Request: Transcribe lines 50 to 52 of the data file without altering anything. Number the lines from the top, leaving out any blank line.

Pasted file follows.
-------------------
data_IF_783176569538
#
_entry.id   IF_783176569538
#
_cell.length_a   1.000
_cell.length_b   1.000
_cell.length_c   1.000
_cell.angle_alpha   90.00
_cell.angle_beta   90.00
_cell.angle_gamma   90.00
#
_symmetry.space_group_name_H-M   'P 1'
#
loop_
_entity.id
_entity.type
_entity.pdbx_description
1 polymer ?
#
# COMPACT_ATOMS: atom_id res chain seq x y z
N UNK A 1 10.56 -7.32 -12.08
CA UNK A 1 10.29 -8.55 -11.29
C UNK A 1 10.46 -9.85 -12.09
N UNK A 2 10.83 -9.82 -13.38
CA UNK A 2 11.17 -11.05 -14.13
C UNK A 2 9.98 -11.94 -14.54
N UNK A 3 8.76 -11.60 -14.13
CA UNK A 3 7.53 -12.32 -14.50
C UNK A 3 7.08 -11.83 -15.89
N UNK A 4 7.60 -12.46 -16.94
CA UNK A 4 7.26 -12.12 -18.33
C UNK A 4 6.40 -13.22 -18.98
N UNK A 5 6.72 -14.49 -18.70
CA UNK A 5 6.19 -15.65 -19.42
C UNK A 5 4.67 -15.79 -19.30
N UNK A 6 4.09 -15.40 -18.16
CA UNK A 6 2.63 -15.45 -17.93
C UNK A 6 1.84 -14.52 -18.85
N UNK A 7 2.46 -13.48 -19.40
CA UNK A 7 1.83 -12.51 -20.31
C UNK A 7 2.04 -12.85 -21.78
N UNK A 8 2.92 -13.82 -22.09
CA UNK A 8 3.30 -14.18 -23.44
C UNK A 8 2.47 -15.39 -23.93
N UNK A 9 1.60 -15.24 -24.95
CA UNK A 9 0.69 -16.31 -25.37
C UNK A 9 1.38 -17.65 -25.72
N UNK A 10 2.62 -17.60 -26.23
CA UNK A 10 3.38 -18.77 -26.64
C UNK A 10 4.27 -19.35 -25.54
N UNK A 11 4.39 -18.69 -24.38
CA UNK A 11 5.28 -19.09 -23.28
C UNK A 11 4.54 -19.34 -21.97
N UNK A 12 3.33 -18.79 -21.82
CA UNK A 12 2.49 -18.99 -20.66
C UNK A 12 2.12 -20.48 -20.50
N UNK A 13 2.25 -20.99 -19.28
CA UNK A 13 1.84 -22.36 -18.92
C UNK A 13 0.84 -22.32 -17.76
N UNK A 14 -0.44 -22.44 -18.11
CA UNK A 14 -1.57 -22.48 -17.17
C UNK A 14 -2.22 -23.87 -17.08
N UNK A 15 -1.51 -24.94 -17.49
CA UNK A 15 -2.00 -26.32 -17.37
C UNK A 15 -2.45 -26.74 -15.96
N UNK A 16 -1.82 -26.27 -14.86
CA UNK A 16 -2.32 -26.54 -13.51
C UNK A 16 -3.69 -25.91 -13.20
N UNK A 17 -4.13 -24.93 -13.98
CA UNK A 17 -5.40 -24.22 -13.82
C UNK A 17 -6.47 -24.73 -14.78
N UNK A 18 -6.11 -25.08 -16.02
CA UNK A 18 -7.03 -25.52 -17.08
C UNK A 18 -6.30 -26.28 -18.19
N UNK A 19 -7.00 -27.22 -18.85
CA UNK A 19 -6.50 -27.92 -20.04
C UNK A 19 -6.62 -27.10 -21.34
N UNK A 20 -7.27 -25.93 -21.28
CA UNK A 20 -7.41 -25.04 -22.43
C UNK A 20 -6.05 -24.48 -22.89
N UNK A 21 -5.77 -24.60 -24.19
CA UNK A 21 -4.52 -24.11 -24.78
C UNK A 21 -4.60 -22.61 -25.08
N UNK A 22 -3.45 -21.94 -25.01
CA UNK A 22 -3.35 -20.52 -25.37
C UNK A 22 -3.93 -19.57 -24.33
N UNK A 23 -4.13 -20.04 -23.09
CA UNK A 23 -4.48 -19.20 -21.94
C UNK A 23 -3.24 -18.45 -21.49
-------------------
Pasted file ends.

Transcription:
C UNK A 10 4.27 -19.35 -25.54
N UNK A 11 4.39 -18.69 -24.38
CA UNK A 11 5.28 -19.09 -23.28